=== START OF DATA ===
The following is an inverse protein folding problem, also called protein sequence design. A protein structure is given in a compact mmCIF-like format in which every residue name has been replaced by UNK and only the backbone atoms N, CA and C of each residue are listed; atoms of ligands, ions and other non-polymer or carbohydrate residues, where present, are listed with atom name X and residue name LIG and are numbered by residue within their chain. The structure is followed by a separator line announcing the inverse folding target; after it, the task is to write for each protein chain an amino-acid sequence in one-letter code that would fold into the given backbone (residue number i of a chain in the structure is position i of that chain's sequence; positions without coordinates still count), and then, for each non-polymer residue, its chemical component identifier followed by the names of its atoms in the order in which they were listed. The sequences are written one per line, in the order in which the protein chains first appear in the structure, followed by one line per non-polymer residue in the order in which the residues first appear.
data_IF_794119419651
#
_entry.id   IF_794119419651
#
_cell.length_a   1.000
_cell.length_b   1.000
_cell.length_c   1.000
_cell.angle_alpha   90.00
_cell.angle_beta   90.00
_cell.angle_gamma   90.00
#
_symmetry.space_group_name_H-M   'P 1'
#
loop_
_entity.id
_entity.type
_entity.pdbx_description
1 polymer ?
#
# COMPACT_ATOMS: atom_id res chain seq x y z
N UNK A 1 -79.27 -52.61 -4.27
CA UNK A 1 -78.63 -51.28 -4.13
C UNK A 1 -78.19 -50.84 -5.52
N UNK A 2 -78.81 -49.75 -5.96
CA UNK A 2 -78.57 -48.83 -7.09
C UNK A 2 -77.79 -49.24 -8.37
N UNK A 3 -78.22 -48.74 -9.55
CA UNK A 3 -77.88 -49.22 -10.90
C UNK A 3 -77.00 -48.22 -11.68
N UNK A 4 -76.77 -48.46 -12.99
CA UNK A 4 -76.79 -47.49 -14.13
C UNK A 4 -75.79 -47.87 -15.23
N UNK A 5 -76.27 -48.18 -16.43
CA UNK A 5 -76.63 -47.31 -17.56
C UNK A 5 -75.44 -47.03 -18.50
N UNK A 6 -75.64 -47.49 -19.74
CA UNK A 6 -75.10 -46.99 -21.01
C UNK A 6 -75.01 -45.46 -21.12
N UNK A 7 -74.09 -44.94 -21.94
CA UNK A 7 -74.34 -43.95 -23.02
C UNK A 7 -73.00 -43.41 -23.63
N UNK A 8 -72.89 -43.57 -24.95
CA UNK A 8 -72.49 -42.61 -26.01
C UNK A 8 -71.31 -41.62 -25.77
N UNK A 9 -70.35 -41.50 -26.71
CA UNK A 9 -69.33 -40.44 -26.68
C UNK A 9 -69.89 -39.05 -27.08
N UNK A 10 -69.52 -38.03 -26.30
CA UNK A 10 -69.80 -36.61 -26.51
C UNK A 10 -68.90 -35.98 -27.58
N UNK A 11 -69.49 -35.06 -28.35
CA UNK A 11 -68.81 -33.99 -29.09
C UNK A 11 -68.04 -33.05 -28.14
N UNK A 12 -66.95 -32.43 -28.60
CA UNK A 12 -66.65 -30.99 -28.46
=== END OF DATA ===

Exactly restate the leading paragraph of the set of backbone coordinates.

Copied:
The following is an inverse protein folding problem, also called protein sequence design. A protein structure is given in a compact mmCIF-like format in which every residue name has been replaced by UNK and only the backbone atoms N, CA and C of each residue are listed; atoms of ligands, ions and other non-polymer or carbohydrate residues, where present, are listed with atom name X and residue name LIG and are numbered by residue within their chain. The structure is followed by a separator line announcing the inverse folding target; after it, the task is to write for each protein chain an amino-acid sequence in one-letter code that would fold into the given backbone (residue number i of a chain in the structure is position i of that chain's sequence; positions without coordinates still count), and then, for each non-polymer residue, its chemical component identifier followed by the names of its atoms in the order in which they were listed. The sequences are written one per line, in the order in which the protein chains first appear in the structure, followed by one line per non-polymer residue in the order in which the residues first appear.